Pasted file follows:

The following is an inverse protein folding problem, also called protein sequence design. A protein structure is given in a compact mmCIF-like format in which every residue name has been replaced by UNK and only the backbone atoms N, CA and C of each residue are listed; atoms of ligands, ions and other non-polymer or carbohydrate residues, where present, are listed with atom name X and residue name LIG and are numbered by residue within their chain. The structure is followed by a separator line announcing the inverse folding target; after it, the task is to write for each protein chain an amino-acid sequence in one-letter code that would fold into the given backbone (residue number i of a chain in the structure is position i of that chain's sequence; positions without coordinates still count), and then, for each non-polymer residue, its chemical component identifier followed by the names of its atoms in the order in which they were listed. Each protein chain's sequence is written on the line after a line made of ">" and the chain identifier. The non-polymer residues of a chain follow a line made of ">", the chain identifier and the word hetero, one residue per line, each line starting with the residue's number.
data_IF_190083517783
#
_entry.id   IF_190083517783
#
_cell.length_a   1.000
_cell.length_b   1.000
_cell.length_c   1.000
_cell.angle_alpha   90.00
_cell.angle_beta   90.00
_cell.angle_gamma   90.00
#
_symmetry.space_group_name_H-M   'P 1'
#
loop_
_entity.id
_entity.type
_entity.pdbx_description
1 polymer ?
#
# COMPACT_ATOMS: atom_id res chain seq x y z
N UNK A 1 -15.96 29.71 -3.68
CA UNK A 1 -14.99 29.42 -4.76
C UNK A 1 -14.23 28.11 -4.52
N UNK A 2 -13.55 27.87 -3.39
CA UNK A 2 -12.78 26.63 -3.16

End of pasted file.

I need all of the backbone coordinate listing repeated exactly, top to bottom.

The following is an inverse protein folding problem, also called protein sequence design. A protein structure is given in a compact mmCIF-like format in which every residue name has been replaced by UNK and only the backbone atoms N, CA and C of each residue are listed; atoms of ligands, ions and other non-polymer or carbohydrate residues, where present, are listed with atom name X and residue name LIG and are numbered by residue within their chain. The structure is followed by a separator line announcing the inverse folding target; after it, the task is to write for each protein chain an amino-acid sequence in one-letter code that would fold into the given backbone (residue number i of a chain in the structure is position i of that chain's sequence; positions without coordinates still count), and then, for each non-polymer residue, its chemical component identifier followed by the names of its atoms in the order in which they were listed. Each protein chain's sequence is written on the line after a line made of ">" and the chain identifier. The non-polymer residues of a chain follow a line made of ">", the chain identifier and the word hetero, one residue per line, each line starting with the residue's number.
data_IF_190083517783
#
_entry.id   IF_190083517783
#
_cell.length_a   1.000
_cell.length_b   1.000
_cell.length_c   1.000
_cell.angle_alpha   90.00
_cell.angle_beta   90.00
_cell.angle_gamma   90.00
#
_symmetry.space_group_name_H-M   'P 1'
#
loop_
_entity.id
_entity.type
_entity.pdbx_description
1 polymer ?
#
# COMPACT_ATOMS: atom_id res chain seq x y z
N UNK A 1 -15.96 29.71 -3.68
CA UNK A 1 -14.99 29.42 -4.76
C UNK A 1 -14.23 28.11 -4.52
N UNK A 2 -13.55 27.87 -3.39
CA UNK A 2 -12.78 26.63 -3.16